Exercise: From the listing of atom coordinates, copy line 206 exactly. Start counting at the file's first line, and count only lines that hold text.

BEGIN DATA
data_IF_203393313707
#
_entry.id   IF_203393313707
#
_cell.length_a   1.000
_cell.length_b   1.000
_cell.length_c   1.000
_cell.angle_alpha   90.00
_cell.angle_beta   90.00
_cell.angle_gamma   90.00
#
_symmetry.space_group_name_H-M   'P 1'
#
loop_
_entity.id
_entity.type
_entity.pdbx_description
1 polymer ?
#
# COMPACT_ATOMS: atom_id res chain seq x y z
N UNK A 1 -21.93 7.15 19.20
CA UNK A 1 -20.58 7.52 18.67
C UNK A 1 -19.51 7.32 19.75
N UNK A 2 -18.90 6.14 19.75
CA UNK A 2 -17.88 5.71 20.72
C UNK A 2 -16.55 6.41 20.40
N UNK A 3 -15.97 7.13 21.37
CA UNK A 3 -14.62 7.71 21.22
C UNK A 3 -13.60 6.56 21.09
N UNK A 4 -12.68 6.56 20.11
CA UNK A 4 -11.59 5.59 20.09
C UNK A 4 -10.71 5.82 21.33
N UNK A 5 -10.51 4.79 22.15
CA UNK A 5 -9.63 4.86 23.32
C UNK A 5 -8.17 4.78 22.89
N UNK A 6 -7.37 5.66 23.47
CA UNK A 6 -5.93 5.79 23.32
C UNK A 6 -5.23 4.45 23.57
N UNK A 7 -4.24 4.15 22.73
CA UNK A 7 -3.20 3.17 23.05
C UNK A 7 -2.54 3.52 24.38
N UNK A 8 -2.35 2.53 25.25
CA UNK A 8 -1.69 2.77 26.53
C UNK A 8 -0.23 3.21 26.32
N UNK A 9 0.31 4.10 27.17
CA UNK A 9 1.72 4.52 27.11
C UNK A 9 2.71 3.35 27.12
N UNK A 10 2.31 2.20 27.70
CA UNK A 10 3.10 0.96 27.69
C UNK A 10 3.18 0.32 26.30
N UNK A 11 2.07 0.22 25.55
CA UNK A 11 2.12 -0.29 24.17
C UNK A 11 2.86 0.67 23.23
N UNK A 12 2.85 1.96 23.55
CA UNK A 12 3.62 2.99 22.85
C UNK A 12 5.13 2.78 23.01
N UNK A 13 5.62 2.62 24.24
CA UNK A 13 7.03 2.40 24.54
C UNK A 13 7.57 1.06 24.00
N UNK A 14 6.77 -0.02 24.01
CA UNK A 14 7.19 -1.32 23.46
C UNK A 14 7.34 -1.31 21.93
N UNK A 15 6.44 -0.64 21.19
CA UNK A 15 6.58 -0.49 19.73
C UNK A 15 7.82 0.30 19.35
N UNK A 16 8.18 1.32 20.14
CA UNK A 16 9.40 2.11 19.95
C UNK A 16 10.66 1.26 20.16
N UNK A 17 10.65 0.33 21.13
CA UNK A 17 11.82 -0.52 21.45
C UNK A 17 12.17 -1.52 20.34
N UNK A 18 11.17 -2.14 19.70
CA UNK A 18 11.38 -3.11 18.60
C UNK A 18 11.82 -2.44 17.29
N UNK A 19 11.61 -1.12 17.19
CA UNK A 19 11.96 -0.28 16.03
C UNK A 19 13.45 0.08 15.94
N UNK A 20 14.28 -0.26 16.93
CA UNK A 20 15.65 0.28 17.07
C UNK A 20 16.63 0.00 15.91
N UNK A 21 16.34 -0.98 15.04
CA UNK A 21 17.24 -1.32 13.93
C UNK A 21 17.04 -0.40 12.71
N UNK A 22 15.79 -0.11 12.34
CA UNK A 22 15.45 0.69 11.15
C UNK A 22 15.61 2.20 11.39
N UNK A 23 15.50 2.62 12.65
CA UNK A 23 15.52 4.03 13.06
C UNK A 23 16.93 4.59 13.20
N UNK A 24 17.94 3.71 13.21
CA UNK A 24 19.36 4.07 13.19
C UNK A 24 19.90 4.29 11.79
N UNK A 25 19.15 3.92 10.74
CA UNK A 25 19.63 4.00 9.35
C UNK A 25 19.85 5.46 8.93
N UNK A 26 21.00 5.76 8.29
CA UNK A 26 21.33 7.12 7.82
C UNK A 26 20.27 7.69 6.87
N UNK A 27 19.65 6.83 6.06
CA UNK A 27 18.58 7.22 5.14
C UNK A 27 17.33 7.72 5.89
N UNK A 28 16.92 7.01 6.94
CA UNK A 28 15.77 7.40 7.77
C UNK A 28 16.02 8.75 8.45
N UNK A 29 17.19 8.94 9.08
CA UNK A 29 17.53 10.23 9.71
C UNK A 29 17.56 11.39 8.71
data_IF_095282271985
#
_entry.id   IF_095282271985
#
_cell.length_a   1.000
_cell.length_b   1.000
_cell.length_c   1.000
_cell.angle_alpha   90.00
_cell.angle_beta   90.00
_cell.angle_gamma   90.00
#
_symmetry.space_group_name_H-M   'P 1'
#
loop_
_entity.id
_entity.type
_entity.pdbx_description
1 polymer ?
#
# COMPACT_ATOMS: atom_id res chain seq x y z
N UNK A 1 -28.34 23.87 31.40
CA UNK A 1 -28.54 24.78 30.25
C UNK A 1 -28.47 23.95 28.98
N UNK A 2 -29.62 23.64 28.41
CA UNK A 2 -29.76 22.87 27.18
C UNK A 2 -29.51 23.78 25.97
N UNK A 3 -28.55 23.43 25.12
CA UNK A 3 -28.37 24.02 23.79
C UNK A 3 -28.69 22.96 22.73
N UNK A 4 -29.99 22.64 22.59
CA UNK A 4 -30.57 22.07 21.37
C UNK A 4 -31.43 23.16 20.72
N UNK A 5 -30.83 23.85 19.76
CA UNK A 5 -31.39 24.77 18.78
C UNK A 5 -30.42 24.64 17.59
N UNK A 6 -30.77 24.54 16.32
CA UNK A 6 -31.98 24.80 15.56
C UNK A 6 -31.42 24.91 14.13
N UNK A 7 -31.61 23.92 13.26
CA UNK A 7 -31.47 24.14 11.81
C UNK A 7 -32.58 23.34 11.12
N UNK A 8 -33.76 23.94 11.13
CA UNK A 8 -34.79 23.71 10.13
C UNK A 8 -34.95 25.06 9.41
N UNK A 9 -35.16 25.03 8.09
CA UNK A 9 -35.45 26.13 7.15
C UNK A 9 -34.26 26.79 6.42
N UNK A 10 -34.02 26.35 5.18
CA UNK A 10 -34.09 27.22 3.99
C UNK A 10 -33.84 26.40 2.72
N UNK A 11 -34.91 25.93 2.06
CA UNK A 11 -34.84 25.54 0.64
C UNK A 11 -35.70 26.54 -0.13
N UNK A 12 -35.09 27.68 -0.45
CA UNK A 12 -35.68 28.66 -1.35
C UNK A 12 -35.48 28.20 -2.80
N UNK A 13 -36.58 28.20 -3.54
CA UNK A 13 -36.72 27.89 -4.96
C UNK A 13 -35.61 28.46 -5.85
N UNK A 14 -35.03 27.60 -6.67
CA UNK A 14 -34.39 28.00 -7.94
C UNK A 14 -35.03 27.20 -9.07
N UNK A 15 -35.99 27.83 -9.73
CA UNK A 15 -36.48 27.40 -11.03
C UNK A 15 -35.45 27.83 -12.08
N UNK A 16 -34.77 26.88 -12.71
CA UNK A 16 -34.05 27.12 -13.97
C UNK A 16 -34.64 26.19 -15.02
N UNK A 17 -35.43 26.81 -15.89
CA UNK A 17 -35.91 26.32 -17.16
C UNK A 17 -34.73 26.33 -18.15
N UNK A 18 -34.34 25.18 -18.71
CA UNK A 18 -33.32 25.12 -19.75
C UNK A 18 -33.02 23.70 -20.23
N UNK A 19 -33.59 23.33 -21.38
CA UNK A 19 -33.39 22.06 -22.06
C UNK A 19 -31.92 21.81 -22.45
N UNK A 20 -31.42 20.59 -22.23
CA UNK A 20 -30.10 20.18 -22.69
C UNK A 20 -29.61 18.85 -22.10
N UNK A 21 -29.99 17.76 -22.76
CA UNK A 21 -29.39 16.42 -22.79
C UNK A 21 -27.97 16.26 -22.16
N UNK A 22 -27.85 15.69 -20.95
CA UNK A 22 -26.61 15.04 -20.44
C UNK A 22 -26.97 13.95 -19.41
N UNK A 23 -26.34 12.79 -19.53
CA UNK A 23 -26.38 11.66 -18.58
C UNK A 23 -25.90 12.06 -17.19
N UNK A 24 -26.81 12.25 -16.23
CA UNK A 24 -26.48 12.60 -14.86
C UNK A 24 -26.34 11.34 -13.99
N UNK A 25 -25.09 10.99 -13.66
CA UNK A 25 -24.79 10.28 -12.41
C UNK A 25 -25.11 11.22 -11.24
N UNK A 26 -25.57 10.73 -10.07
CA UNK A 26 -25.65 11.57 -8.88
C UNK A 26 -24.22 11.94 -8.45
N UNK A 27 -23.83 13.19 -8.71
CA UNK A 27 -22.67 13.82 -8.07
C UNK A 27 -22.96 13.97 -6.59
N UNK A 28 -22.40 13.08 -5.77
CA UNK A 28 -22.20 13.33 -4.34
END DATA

N UNK A 27 -23.83 13.19 -8.71